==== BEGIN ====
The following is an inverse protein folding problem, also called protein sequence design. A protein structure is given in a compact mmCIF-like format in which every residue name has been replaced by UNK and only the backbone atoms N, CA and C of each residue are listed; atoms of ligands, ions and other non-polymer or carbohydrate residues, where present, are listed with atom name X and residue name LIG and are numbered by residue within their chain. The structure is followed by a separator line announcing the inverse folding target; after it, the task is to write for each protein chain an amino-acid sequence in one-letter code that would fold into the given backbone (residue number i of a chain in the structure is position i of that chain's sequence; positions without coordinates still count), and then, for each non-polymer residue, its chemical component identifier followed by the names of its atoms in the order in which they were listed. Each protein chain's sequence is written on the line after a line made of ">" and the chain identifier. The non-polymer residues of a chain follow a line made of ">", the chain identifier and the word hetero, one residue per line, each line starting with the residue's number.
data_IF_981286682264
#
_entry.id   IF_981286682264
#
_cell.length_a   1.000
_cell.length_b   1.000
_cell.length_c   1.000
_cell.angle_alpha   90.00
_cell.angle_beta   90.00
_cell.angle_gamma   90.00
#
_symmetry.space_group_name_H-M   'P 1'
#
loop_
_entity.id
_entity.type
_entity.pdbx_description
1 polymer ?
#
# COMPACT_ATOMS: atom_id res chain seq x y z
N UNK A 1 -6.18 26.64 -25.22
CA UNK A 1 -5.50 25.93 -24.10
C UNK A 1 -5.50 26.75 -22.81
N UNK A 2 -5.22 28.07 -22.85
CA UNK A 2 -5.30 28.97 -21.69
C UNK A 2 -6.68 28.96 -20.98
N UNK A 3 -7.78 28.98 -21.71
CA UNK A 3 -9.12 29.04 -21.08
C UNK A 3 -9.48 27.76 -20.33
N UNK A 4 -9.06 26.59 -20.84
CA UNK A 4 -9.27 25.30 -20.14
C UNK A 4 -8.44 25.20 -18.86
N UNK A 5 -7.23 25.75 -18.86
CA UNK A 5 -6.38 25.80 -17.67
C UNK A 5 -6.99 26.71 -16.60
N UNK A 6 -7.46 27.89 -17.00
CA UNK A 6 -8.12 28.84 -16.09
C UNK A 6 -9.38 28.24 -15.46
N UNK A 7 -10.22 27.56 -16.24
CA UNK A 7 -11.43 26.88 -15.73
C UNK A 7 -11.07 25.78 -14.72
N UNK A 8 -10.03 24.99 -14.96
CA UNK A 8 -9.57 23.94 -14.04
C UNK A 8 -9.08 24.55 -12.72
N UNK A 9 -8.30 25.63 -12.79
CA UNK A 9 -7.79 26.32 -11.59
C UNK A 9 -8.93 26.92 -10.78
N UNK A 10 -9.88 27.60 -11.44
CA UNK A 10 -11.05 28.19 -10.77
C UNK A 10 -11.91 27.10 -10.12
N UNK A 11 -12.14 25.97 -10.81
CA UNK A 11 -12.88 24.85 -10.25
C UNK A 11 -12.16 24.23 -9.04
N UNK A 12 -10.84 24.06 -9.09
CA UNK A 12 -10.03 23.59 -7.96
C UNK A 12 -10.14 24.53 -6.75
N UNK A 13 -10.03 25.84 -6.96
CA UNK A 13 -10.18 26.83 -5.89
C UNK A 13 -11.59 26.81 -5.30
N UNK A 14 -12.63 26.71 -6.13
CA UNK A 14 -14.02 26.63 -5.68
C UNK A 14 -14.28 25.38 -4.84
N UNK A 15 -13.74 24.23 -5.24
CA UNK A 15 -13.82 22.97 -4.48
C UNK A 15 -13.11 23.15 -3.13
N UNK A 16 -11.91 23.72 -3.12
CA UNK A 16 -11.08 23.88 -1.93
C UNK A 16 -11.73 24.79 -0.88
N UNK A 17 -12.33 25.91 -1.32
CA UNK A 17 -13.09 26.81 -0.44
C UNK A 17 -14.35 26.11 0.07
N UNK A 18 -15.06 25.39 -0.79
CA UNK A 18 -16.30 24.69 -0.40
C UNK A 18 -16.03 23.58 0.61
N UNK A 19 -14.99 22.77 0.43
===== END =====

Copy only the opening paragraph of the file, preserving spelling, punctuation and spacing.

The following is an inverse protein folding problem, also called protein sequence design. A protein structure is given in a compact mmCIF-like format in which every residue name has been replaced by UNK and only the backbone atoms N, CA and C of each residue are listed; atoms of ligands, ions and other non-polymer or carbohydrate residues, where present, are listed with atom name X and residue name LIG and are numbered by residue within their chain. The structure is followed by a separator line announcing the inverse folding target; after it, the task is to write for each protein chain an amino-acid sequence in one-letter code that would fold into the given backbone (residue number i of a chain in the structure is position i of that chain's sequence; positions without coordinates still count), and then, for each non-polymer residue, its chemical component identifier followed by the names of its atoms in the order in which they were listed. Each protein chain's sequence is written on the line after a line made of ">" and the chain identifier. The non-polymer residues of a chain follow a line made of ">", the chain identifier and the word hetero, one residue per line, each line starting with the residue's number.